African Bishops Release Joint Response to Windsor Report

The bishops who gathered for the first ever African Anglican Bishop's Conference released the long-awaited response to the report on homosexuality and unity in the Anglican Communion.

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By Pauline J. Chang, Christian Post Reporter
October 29, 2004|10:27 am

The 300 bishops who gathered in Lagos, Nigeria for the premier African Anglican Bishop’s Conference, released their first statement regarding the Windsor Report, on Oct. 29, 2004. The response, which offered “preliminary reflections” on the report on homosexuality and the unity of the Anglican Communion, essentially reiterated the conservative stance of the African bishops and called for greater equity in the worldwide Communion.

“We are gathered at an extraordinary and historic meeting of Anglican Bishops from all over Africa. We do so grateful for the Faith once delivered to the saints and the generosity of those who first brought the good news of Jesus Christ to the African continent,” the statement began.

The preliminary reflections began with a note of thanks to the members who drew up the Windsor Report. The report, which was released on Oct. 18, addresses the contentious issues of homosexual clergy and homosexual union blessings, and the consequential divisions that arose in the communion.

“We believe that the Windsor Report correctly points out that the Episcopal Church USA and the Diocese of New Westminster have pushed the Anglican Communion to the breaking point,” the statement noted.

“We call on the Episcopal Church USA and the Anglican Church of Canada to take seriously the need for “repentance, forgiveness and reconciliation enjoined on us by Christ,” they added.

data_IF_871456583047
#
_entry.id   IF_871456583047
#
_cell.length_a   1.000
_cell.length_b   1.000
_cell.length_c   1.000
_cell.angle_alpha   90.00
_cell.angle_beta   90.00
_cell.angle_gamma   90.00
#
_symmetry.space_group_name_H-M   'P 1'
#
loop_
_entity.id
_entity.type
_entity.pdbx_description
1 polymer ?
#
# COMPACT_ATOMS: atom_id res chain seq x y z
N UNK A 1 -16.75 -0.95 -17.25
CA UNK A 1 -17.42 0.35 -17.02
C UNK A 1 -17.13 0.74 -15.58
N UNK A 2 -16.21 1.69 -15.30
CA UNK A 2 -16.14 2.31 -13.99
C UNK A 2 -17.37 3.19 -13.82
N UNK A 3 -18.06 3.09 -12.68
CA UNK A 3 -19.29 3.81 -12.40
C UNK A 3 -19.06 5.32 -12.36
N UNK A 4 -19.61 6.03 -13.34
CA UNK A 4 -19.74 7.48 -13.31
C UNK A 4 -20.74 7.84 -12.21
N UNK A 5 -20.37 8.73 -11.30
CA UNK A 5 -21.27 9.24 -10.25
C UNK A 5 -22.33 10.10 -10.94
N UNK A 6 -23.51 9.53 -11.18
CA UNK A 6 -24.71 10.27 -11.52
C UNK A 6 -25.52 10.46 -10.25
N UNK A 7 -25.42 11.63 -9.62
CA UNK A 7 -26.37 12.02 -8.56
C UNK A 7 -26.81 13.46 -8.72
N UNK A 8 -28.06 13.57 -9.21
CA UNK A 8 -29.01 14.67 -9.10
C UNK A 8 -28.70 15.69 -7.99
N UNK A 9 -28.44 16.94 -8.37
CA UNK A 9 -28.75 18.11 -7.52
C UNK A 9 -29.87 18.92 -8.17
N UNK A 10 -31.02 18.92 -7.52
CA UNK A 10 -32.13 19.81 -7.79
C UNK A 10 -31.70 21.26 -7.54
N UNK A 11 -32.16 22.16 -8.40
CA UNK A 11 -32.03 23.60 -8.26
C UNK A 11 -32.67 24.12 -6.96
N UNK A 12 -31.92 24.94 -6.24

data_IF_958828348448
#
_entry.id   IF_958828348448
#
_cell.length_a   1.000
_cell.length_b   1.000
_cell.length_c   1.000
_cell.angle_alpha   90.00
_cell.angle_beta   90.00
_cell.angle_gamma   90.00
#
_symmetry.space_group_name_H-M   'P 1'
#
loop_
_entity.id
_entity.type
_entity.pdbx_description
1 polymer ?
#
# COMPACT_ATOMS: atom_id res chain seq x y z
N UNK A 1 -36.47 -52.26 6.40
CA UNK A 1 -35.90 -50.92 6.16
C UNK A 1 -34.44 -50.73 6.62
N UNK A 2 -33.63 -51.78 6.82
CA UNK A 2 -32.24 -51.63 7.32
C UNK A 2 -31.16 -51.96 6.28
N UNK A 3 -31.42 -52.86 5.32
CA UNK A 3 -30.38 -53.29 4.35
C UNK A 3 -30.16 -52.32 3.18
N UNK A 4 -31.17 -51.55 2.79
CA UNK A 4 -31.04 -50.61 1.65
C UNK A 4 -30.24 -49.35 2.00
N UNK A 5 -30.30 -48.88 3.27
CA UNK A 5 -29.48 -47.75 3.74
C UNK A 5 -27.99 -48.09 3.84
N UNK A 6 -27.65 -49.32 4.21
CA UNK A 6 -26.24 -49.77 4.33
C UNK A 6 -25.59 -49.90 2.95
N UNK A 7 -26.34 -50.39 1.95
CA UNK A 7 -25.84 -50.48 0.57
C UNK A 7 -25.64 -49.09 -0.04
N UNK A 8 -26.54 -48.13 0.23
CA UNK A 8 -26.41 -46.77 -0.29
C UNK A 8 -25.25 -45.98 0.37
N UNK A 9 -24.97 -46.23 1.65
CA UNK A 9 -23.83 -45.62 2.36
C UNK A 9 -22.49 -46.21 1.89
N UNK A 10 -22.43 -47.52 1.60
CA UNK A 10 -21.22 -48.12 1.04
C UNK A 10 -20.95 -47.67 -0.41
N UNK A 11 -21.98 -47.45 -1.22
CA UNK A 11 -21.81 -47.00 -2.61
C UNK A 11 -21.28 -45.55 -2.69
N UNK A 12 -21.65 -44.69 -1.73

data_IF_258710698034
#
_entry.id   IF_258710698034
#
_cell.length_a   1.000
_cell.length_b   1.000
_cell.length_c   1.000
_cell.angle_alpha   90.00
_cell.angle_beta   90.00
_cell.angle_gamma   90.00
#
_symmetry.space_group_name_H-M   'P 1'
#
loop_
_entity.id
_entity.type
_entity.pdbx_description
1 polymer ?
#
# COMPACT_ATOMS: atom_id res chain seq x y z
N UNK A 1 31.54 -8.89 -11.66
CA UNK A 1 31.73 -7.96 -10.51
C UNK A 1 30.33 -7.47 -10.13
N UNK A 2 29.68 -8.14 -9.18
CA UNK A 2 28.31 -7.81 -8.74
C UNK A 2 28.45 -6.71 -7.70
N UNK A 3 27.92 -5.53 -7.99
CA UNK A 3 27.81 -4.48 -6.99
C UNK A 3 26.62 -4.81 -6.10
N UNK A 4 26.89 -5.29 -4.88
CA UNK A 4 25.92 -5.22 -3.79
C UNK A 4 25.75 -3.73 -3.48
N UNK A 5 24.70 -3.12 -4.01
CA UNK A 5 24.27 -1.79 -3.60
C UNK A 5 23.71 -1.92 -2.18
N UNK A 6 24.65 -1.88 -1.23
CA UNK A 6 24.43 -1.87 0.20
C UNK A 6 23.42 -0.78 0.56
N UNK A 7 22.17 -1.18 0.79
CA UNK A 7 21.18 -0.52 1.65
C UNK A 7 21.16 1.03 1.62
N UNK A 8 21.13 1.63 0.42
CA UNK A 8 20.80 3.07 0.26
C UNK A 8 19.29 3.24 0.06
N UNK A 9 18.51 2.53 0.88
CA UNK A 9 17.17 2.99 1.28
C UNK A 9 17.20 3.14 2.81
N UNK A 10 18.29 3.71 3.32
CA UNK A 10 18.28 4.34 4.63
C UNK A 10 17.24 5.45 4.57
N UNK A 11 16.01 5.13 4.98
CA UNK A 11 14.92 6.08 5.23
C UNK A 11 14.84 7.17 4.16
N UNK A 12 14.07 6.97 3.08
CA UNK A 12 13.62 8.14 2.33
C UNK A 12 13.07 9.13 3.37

Meanwhile, the African bishops rejected “the moral equivalence” drawn between the Episcopal Church USA and the African churches.

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“To call on us to “express regret” and reassert our commitment to the Communion is offensive in light of our earlier statements. If the Episcopal Church USA had not willfully “torn the fabric of our communion at its deepest level” our actions would not have been necessary,” they wrote.

They statement also iterated the support for a suggestion to let Africa establish its own theological education more befitting the conservative continent.

“We are encouraged by the suggestions offered for restructuring the various instruments of unity to strengthen our common life. We look forward to the day when the voices of the majority of the Anglican Communion are adequately represented in those various instruments,” they wrote.

The following is the full text of the bishops' statement, as released by the Council of Anglican Provinces in Africa:

A Statement from the Primates gathered at the first African Anglican Bishop's Conference

We are gathered at an extraordinary and historic meeting of Anglican Bishops from all over Africa. We do so grateful for the Faith once delivered to the saints and the generosity of those who first brought the good news of Jesus Christ to the African continent.

We have come to celebrate the coming of age of the Church in Africa and we look forward to taking our rightful place in the various councils of the wider church. In that context we have received the Windsor Report prepared at the Primates' request and in preparation for our meeting in February we offer the following preliminary reflections: